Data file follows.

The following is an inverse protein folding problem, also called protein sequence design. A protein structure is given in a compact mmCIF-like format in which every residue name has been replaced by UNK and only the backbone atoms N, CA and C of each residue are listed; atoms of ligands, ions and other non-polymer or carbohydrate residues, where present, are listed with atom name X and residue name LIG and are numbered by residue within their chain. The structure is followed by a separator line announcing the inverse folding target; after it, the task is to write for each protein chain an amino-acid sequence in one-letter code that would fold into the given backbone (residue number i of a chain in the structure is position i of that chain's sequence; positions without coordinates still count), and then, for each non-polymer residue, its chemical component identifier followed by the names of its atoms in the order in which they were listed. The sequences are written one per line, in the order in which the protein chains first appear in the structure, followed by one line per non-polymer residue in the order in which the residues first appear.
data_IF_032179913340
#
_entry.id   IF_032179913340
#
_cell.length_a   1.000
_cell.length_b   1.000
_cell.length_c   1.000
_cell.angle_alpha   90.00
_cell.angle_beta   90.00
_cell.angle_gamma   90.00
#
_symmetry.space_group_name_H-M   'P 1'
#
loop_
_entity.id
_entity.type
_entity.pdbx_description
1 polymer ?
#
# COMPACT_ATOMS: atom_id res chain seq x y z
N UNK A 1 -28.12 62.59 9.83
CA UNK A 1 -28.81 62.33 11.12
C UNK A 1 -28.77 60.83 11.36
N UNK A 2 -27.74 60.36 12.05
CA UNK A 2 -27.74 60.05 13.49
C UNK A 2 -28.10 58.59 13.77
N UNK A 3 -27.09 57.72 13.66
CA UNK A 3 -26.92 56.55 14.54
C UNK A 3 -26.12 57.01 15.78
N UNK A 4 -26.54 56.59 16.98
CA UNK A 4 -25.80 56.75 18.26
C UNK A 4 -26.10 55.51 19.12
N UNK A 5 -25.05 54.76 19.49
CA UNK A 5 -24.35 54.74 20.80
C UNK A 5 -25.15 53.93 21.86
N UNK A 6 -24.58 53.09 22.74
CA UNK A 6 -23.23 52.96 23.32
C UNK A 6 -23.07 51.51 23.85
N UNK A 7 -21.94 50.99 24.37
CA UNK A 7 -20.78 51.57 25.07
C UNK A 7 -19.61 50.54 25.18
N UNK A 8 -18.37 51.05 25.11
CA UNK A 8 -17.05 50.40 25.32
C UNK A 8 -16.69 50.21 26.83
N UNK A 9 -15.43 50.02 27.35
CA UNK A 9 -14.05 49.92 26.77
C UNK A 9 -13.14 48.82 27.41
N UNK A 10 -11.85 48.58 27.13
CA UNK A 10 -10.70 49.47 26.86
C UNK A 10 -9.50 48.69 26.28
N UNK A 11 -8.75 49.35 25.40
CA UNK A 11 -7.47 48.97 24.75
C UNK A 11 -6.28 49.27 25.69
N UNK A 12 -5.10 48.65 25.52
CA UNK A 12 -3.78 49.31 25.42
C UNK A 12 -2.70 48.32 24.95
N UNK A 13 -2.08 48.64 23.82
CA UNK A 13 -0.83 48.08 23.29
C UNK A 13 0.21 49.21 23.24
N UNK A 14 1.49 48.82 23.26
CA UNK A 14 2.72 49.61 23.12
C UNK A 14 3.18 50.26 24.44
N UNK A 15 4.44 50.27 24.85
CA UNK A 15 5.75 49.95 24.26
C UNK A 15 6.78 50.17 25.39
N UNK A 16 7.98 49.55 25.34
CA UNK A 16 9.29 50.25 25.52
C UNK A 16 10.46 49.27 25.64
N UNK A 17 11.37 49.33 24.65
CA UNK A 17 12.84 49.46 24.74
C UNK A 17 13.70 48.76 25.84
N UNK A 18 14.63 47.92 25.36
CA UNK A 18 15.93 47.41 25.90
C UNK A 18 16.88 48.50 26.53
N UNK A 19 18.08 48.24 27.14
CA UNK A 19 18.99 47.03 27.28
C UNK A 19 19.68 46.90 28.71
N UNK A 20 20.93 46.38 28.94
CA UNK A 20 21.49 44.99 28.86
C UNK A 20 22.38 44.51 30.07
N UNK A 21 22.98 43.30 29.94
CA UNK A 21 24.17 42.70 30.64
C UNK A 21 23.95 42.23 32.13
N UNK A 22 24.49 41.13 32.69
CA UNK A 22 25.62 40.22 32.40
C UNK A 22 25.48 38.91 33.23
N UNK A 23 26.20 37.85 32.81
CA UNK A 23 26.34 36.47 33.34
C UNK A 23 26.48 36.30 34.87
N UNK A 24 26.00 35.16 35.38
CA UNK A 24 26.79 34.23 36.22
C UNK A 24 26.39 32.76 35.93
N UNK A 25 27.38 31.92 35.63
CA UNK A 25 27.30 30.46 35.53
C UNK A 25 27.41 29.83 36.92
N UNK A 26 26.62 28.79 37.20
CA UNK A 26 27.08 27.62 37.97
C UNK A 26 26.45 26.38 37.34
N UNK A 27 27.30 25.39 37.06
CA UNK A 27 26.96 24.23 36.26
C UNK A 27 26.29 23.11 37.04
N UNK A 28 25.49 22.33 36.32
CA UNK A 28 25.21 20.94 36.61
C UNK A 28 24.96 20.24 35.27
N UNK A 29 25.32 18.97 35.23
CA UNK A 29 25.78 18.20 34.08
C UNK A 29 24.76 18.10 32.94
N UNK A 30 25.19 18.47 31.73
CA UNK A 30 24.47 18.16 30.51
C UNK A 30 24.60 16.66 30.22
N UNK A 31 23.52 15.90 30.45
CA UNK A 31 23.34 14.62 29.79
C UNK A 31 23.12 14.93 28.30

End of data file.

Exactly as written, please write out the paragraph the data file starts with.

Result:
The following is an inverse protein folding problem, also called protein sequence design. A protein structure is given in a compact mmCIF-like format in which every residue name has been replaced by UNK and only the backbone atoms N, CA and C of each residue are listed; atoms of ligands, ions and other non-polymer or carbohydrate residues, where present, are listed with atom name X and residue name LIG and are numbered by residue within their chain. The structure is followed by a separator line announcing the inverse folding target; after it, the task is to write for each protein chain an amino-acid sequence in one-letter code that would fold into the given backbone (residue number i of a chain in the structure is position i of that chain's sequence; positions without coordinates still count), and then, for each non-polymer residue, its chemical component identifier followed by the names of its atoms in the order in which they were listed. The sequences are written one per line, in the order in which the protein chains first appear in the structure, followed by one line per non-polymer residue in the order in which the residues first appear.